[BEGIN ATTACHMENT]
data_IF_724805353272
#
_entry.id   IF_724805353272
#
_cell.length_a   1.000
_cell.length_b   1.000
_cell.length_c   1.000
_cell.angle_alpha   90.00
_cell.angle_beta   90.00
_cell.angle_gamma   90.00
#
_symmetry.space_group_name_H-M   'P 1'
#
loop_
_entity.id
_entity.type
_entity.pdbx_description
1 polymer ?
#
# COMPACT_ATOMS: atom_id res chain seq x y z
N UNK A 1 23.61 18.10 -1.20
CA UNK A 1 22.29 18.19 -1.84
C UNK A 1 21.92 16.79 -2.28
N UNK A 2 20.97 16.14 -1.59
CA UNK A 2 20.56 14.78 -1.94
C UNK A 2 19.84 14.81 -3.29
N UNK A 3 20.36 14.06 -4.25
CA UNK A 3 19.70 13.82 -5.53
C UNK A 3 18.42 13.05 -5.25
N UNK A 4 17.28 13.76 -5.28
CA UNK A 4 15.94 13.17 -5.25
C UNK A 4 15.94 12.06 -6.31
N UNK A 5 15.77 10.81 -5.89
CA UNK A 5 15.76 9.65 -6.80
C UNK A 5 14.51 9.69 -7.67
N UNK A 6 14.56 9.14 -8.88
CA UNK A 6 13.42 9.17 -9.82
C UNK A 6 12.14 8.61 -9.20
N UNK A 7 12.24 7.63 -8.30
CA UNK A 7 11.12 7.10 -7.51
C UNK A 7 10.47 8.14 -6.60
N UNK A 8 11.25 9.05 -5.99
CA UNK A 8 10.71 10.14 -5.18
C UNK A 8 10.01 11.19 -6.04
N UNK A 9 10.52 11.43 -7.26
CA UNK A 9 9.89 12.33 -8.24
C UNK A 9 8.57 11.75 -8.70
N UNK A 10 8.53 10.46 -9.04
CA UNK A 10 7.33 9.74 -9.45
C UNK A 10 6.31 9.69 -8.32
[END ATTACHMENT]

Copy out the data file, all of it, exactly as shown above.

data_IF_724805353272
#
_entry.id   IF_724805353272
#
_cell.length_a   1.000
_cell.length_b   1.000
_cell.length_c   1.000
_cell.angle_alpha   90.00
_cell.angle_beta   90.00
_cell.angle_gamma   90.00
#
_symmetry.space_group_name_H-M   'P 1'
#
loop_
_entity.id
_entity.type
_entity.pdbx_description
1 polymer ?
#
# COMPACT_ATOMS: atom_id res chain seq x y z
N UNK A 1 23.61 18.10 -1.20
CA UNK A 1 22.29 18.19 -1.84
C UNK A 1 21.92 16.79 -2.28
N UNK A 2 20.97 16.14 -1.59
CA UNK A 2 20.56 14.78 -1.94
C UNK A 2 19.84 14.81 -3.29
N UNK A 3 20.36 14.06 -4.25
CA UNK A 3 19.70 13.82 -5.53
C UNK A 3 18.42 13.05 -5.25
N UNK A 4 17.28 13.76 -5.28
CA UNK A 4 15.94 13.17 -5.25
C UNK A 4 15.94 12.06 -6.31
N UNK A 5 15.77 10.81 -5.89
CA UNK A 5 15.76 9.65 -6.80
C UNK A 5 14.51 9.69 -7.67
N UNK A 6 14.56 9.14 -8.88
CA UNK A 6 13.42 9.17 -9.82
C UNK A 6 12.14 8.61 -9.20
N UNK A 7 12.24 7.63 -8.30
CA UNK A 7 11.12 7.10 -7.51
C UNK A 7 10.47 8.14 -6.60
N UNK A 8 11.25 9.05 -5.99
CA UNK A 8 10.71 10.14 -5.18
C UNK A 8 10.01 11.19 -6.04
N UNK A 9 10.52 11.43 -7.26
CA UNK A 9 9.89 12.33 -8.24
C UNK A 9 8.57 11.75 -8.70
N UNK A 10 8.53 10.46 -9.04
CA UNK A 10 7.33 9.74 -9.45
C UNK A 10 6.31 9.69 -8.32